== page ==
The Euro is stronger after data confirms Germany's economy is growing at an annualised rate of 2.8%, the fastest pace of growth seen in Europe's largest economy since the first quarter of 2011.
The Euro rose during early trading in London Tuesday after official data showed the German economy growing at its fastest pace in more than six years during the third-quarter.
Germany’s economy expanded by 0.8% during the three months to the end of September, up from the 0.6% pace of growth seen in the second quarter and far ahead of the consensus estimate for another 0.6% steady rate of growth.
First quarter growth was also revised higher, from 0.7% to 0.9%, according to the report by federal statistics office, Destatis.
An increase in business investment, particularly in machinery and equipment, was the chief driver behind the boost. Government and household spending were stable during the recent quarter according to the federal statistics office, Destatis.
“The increase was sharper than the consensus forecast and our own of a 0.6% rise and far better than the message from timelier hard data,” says Jennifer McKeown, chief European economist at Capital Economics.
Tuesday’s figure leaves the German economy growing at an annualised rate of 2.8%, the fastest pace of growth seen in the central European country since the first quarter of 2011.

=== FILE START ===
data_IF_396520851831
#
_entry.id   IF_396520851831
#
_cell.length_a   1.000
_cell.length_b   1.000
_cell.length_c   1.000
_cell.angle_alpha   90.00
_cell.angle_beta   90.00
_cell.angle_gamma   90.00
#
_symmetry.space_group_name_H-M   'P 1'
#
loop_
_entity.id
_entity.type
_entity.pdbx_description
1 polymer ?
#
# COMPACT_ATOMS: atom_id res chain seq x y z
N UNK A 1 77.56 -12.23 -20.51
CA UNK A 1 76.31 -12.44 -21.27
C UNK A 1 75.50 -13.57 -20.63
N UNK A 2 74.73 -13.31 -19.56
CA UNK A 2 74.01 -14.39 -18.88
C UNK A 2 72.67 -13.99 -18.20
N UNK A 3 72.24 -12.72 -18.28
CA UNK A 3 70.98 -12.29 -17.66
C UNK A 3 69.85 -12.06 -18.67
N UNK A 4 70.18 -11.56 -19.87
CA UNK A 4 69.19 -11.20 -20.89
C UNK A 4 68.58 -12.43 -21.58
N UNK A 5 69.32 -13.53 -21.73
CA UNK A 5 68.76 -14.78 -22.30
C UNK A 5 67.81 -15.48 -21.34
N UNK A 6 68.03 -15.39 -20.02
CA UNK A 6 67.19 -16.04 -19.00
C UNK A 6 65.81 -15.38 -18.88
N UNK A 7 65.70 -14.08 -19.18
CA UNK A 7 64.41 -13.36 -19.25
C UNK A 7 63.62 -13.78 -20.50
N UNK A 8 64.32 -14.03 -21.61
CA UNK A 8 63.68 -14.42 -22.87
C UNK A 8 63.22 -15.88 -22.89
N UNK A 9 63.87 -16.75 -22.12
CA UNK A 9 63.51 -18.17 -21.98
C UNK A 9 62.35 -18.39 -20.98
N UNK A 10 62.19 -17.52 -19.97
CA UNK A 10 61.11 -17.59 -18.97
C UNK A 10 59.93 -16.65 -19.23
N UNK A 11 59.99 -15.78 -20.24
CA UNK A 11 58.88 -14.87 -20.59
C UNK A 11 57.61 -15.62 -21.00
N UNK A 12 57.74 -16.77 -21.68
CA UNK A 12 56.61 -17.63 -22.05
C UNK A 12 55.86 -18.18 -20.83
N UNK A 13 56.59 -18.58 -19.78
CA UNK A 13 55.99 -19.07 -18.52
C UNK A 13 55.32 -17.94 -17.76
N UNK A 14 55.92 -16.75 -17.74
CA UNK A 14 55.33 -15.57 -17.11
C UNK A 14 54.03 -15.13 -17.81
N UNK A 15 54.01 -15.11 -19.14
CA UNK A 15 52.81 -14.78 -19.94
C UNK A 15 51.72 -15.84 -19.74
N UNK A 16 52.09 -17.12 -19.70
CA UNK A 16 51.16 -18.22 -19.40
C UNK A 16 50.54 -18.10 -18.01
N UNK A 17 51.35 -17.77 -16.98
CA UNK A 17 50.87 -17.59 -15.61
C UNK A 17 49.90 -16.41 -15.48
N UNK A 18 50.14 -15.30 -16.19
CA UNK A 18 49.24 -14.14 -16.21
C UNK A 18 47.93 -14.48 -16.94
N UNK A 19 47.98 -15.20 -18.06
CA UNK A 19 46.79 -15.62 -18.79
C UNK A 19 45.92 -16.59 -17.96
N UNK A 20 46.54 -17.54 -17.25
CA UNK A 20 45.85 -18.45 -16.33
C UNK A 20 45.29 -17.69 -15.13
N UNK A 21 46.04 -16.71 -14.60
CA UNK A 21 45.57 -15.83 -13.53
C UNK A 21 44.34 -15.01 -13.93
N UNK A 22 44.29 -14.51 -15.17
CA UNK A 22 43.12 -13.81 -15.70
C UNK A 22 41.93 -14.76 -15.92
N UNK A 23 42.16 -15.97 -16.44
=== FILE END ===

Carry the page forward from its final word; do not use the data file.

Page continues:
“Looking ahead, prospects for Germany seem particularly bright, with industrial and consumer sentiment at high levels and unemployment historically low. However, the upturn is still not creating much inflationary pressure,” says McKeown.
Germany’s final inflation number was released Tuesday, the second in a two-part series of monthly price estimates, which showed price pressures missing in action during October.
Headline consumer price growth came in at 0.0% for October, unchanged from the previous month, while the annual pace of German inflation remains a way below target at 1.5%.
“This was partly due to a sharp drop in the volatile package holidays component. But with wages growth still pretty subdued, we doubt that the strength of the German economy will cause the ECB to alter its plan to keep buying assets throughout 2018,” Mckeown adds.
Absent a disappointing GDP number from either Italy or the Netherlands Tuesday, Germany’s data creates scope for the third-quarter’s broader Eurozone number to be revised upward from its preliminary estimate, according to McKeown.
That said, the low level of inflation pressure in even Germany, the Eurozone’s economic engine room, could vindicate European Central Bank policymakers for their decision in October to continue buying European government bonds well into 2018.
The ECB said at its last meeting it will reduce the value of its bond purchases from €60 billion per month down to just €30 billion but continue the program until September 2018 “or beyond”. Markets had initially begun to hope the ECB would bow out from the bond market in September.
The Euro was quoted 0.23% higher at 1.1690 against the Dollar during early trading in London Tuesday. The Euro-to-Pound rate rose 0.42% to 0.8926, making for a Pound-to-Euro rate of 1.1204, which is down 0.42% on the session.
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